I think minimum parking requirements are bad policy. If I had my way, the City would abolish its minimum parking requirements tomorrow.
But it's worth reminding oneself every now and then that the regulations on the books -- even the bad ones -- don't always matter. Minimum parking requirements don't matter when the market demands (or, at least, the developer perceives the market to demand) more than the minimum.
Greystar's proposed mixed-use project at 1200 S. Lamar (the South Alamo drafthouse site) is a case in point. According to the parking calculations on the site plan, the project will provide almost 60% more parking than code requires.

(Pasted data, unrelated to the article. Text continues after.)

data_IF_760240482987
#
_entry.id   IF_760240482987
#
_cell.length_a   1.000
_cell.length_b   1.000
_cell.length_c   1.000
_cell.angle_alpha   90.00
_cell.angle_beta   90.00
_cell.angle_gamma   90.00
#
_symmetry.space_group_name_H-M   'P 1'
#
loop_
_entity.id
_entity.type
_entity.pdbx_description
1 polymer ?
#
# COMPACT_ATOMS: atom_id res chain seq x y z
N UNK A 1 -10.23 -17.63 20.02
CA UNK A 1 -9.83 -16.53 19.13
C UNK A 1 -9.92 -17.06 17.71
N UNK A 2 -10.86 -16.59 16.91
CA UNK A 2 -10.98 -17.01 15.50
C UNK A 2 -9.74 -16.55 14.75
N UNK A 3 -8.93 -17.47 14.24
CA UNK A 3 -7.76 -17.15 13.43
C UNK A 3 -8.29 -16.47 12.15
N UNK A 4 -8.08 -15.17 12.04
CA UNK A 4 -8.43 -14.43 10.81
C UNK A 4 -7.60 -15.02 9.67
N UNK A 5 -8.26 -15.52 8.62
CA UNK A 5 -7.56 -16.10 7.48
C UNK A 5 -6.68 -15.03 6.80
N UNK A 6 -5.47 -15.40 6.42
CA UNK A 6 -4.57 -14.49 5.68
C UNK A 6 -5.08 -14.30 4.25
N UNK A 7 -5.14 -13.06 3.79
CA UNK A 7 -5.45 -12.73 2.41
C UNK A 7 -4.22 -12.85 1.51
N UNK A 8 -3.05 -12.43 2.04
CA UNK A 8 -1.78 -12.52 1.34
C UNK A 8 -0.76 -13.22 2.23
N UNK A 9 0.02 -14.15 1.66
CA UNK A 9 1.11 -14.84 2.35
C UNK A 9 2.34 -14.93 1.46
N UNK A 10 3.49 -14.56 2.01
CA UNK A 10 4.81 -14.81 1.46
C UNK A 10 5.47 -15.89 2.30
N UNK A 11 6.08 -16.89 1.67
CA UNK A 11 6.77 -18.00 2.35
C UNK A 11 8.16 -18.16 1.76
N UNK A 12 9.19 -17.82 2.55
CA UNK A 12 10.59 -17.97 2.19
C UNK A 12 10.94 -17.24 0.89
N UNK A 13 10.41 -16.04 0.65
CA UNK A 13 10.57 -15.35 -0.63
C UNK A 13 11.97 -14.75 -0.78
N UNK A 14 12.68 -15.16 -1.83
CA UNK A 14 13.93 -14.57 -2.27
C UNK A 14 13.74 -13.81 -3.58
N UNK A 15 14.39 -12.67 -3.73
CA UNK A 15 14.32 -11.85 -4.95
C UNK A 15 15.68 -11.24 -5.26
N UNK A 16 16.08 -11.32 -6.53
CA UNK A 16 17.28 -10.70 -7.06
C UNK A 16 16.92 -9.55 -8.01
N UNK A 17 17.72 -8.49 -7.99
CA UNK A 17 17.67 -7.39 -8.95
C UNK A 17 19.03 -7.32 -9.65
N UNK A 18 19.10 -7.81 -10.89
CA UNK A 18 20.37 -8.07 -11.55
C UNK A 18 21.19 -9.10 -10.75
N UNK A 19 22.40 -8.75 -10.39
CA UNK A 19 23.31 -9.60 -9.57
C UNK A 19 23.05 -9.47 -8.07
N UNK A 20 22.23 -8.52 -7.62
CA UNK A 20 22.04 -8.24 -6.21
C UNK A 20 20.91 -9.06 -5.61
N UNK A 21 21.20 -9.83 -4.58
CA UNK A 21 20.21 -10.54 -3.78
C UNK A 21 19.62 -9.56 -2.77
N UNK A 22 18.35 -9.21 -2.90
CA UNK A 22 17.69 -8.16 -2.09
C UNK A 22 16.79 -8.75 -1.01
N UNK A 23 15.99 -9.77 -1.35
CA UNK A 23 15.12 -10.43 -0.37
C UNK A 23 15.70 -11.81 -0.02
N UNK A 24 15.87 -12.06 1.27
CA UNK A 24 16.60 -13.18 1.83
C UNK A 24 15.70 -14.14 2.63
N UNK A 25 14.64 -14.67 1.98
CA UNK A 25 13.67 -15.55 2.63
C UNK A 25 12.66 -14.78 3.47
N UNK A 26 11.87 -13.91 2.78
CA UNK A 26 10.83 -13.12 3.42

I'm sure this demand for parking is being driven by the Alamo Drafthouse. Anyone who's been to the South Lamar Alamo -- or tried to get take out from Suzi's China Kitchen -- on a Saturday night knows that the Alamo gobbles up parking.
There is good evidence that parking regulations do matter in general. They can matter a great deal in specific instances. How much extra space do we reserve for empty asphalt thanks to city regulation? We don't know and we can't know unless the city gets rid of its minimums. But it's important not to be seduced into believing that every massive parking garage or expansive surface lot is a manifestation of bad city regulation.